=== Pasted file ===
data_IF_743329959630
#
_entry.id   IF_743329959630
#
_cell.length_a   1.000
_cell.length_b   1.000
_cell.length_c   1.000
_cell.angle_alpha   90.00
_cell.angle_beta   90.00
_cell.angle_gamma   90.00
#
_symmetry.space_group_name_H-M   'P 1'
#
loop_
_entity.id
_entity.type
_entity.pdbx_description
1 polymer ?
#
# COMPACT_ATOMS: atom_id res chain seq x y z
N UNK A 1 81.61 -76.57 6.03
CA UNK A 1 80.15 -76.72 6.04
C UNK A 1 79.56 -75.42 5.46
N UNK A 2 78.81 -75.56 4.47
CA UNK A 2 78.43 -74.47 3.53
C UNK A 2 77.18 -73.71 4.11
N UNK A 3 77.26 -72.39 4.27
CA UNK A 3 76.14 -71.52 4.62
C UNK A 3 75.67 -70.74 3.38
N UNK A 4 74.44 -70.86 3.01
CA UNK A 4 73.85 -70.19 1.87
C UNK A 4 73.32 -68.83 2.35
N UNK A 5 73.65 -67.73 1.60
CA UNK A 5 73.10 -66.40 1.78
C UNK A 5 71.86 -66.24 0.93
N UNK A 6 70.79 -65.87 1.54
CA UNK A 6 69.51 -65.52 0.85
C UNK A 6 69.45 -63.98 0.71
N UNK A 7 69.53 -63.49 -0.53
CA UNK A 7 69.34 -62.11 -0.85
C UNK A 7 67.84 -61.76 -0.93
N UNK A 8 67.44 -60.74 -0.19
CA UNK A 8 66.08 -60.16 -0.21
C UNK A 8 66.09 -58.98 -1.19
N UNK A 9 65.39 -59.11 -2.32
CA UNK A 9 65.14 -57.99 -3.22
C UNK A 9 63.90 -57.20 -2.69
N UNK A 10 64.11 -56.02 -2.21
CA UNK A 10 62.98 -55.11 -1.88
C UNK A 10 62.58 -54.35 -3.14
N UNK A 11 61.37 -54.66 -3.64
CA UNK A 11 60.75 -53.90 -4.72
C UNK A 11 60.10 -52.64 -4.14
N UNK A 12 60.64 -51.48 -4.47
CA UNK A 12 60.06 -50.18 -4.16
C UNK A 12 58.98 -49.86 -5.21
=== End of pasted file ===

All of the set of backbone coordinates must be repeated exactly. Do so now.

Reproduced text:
data_IF_743329959630
#
_entry.id   IF_743329959630
#
_cell.length_a   1.000
_cell.length_b   1.000
_cell.length_c   1.000
_cell.angle_alpha   90.00
_cell.angle_beta   90.00
_cell.angle_gamma   90.00
#
_symmetry.space_group_name_H-M   'P 1'
#
loop_
_entity.id
_entity.type
_entity.pdbx_description
1 polymer ?
#
# COMPACT_ATOMS: atom_id res chain seq x y z
N UNK A 1 81.61 -76.57 6.03
CA UNK A 1 80.15 -76.72 6.04
C UNK A 1 79.56 -75.42 5.46
N UNK A 2 78.81 -75.56 4.47
CA UNK A 2 78.43 -74.47 3.53
C UNK A 2 77.18 -73.71 4.11
N UNK A 3 77.26 -72.39 4.27
CA UNK A 3 76.14 -71.52 4.62
C UNK A 3 75.67 -70.74 3.38
N UNK A 4 74.44 -70.86 3.01
CA UNK A 4 73.85 -70.19 1.87
C UNK A 4 73.32 -68.83 2.35
N UNK A 5 73.65 -67.73 1.60
CA UNK A 5 73.10 -66.40 1.78
C UNK A 5 71.86 -66.24 0.93
N UNK A 6 70.79 -65.87 1.54
CA UNK A 6 69.51 -65.52 0.85
C UNK A 6 69.45 -63.98 0.71
N UNK A 7 69.53 -63.49 -0.53
CA UNK A 7 69.34 -62.11 -0.85
C UNK A 7 67.84 -61.76 -0.93
N UNK A 8 67.44 -60.74 -0.19
CA UNK A 8 66.08 -60.16 -0.21
C UNK A 8 66.09 -58.98 -1.19
N UNK A 9 65.39 -59.11 -2.32
CA UNK A 9 65.14 -57.99 -3.22
C UNK A 9 63.90 -57.20 -2.69
N UNK A 10 64.11 -56.02 -2.21
CA UNK A 10 62.98 -55.11 -1.88
C UNK A 10 62.58 -54.35 -3.14
N UNK A 11 61.37 -54.66 -3.64
CA UNK A 11 60.75 -53.90 -4.72
C UNK A 11 60.10 -52.64 -4.14
N UNK A 12 60.64 -51.48 -4.47
CA UNK A 12 60.06 -50.18 -4.16
C UNK A 12 58.98 -49.86 -5.21